Going back to Vote Yatra, the campaign would be effective only if there were a confusion in choosing between leaders. But currently, there is no confusion! Everybody, including the “uneducated” class, knows that the leaders are just not interested in governing. To make this thought more objective, let me trouble you with a few numbers. In the 1953 and 1957, the parliament met for 137 days (almost 6 months). In the 2008, the government recorded the lowest number of parliament sittings with only 32 sittings in the entire year. The decreasing trend has been noticed since 1999, hence the earlier governments were no good better than the one we have. This falling number clearly indicates the reducing importance of parliament and in administration of the country. Another important fact is that 125 out of the 552 members (almost 20%) have criminal backgrounds. So the question I think we really should focus on is how do we ensure that right people are occupying the right position in the countries administration?

There probably isn’t a right answer but here are my recommendations for the above problem. Currently, it is impossible for any party to get a clear majority hence India will always have an alliance government which is acceptable provided that the alliances are formed before the elections and not just to gain majority. Before the elections take place, the various alliances will have to propose their PM candidate and the proposed PM will be nominate and elect his cabinet before the elections take place. How will this help? People will be able to clearly see who will finally be the PM as a result of their vote and the cabinet portfolio allotment will be done more scientifically than the way it is done currently where ministries and cabinet positions are promised in exchange for number of seats in the alliance government.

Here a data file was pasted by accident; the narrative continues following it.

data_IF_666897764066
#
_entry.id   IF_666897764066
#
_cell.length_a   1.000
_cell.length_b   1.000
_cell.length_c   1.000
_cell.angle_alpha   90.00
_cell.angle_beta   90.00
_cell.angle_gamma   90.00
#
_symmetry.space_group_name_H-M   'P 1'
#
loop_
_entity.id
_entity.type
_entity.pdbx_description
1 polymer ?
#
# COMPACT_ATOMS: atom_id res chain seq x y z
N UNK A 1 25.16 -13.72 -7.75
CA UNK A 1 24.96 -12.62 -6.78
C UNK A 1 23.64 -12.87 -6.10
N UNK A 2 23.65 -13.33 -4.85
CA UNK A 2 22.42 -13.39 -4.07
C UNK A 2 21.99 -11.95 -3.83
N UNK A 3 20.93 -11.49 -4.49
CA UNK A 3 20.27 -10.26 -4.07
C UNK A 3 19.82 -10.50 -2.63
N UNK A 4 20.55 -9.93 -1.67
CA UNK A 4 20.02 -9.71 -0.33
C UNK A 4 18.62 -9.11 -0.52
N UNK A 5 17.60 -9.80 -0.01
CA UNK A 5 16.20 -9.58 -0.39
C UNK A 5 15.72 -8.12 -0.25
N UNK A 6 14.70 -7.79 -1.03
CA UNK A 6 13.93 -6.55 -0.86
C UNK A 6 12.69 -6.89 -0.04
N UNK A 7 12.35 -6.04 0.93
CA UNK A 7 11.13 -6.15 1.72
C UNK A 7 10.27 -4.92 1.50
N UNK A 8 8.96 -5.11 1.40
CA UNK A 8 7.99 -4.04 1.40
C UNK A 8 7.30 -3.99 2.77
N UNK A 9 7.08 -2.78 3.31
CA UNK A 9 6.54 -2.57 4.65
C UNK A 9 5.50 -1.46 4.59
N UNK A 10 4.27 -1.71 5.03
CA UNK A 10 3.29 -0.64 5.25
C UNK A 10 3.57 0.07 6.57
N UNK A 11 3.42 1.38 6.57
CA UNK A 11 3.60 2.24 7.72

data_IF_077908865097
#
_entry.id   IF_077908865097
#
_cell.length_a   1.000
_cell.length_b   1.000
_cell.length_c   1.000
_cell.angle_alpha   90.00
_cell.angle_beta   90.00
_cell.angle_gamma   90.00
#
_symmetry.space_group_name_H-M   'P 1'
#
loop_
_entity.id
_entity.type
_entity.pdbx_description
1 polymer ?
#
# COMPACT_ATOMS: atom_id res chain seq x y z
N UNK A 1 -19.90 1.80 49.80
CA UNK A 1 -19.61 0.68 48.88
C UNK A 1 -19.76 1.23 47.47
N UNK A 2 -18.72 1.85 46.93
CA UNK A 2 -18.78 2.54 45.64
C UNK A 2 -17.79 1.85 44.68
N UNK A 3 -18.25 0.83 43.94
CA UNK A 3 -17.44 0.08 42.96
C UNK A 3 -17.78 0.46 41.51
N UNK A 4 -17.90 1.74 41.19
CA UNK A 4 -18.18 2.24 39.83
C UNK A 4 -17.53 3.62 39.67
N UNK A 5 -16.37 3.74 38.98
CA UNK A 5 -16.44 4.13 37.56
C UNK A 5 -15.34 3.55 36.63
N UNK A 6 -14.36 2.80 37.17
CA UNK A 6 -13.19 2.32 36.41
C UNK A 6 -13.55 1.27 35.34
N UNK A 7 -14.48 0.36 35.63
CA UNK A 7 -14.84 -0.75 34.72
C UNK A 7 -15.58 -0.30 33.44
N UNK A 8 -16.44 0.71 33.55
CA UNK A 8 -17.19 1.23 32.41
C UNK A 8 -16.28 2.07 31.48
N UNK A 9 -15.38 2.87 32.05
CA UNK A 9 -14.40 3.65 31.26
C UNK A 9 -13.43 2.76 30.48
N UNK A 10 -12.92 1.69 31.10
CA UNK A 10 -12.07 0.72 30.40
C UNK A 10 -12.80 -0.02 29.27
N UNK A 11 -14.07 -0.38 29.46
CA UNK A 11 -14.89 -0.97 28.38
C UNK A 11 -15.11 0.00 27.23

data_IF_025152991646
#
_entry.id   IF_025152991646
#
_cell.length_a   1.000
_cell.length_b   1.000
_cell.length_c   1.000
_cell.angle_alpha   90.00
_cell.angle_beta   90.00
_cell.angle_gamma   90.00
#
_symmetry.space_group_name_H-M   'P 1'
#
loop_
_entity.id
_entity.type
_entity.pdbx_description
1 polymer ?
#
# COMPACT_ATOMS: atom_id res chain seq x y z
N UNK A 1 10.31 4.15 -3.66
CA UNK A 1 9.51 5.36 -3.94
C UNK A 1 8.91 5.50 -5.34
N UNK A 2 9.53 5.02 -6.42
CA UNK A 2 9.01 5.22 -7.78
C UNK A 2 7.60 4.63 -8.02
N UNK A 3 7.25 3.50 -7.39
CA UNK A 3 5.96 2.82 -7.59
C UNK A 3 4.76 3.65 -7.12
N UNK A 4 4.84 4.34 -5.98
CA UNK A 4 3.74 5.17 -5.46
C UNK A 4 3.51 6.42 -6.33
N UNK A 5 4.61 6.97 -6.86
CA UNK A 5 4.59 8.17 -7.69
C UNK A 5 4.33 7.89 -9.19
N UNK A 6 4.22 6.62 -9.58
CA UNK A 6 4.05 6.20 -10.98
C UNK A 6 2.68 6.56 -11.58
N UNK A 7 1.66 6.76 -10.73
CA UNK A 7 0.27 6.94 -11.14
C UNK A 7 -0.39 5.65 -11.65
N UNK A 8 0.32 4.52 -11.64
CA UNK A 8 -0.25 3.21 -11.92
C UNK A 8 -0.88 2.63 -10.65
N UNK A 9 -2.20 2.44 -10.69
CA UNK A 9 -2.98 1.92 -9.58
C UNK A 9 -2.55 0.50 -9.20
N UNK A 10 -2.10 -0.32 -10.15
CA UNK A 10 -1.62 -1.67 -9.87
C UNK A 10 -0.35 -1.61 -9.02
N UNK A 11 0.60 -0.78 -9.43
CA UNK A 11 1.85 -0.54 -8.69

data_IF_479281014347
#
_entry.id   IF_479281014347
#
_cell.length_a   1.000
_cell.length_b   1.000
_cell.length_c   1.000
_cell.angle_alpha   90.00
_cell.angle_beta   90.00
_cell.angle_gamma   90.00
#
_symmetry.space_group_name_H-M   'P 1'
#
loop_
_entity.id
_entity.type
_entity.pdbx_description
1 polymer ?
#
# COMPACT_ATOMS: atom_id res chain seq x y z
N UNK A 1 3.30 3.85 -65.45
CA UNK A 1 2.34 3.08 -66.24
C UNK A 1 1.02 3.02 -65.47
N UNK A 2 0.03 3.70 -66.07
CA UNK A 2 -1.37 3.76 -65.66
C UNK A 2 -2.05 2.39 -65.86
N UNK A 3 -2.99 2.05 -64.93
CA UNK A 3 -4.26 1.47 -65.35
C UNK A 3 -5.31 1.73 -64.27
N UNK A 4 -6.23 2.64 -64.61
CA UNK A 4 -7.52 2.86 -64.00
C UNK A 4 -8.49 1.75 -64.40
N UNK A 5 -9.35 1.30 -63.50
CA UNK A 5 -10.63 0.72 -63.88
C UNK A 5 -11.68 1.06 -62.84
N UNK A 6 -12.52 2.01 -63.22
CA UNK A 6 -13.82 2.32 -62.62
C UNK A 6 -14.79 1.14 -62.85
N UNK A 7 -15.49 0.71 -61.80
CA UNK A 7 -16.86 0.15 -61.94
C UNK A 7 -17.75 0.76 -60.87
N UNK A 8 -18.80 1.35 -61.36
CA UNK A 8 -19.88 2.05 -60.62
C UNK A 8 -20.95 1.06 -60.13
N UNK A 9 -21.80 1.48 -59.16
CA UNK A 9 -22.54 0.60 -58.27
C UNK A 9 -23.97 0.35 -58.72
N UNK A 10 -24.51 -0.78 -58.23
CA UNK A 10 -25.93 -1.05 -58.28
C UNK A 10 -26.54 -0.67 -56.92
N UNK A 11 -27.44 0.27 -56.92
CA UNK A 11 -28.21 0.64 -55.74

I am not attacking the Vote Yatra campaign but what we need now are political reforms in the way we choose our leaders and not which leaders we choose. How do we operationalize my recommendations? I have no idea and would like to crowd source is. Also, you are more than welcome to trash my recommendation but only if you have a solution or think that there should be a different issue to focus on.

Rules of Celebration post-Olympic Victory

Olympic athletes train for a long time before it comes down to mere seconds in their respective races. Usain Bolt has been a phenomenon at the Post-Phelps 2008 Beijing Olympics and thanks to his cool Jamaican attitude, is also a crowd favorite. You may remember couple of Chinese fans sneaking into the group hug with Bolt’s family after his amazing 100m victory. Usain Bolt will be remembered not only for winning the 100m and 200m double after 24 years but more importantly for being the first man to do it in world record times. And what world records at that! He almost sauntered in to the finish line during the 100m celebrating and thumping his chest after the 80m mark while his equally celebrated competitors were still struggling hard. In spite of doing that premature celebration, he still smashed the world record with plenty to spare leading commentators to speculate how much more he could have broken it by had he continued his pace. The crowds loved it except for one man – International Olympic Committee (IOC) Chief, Jacques Rogge.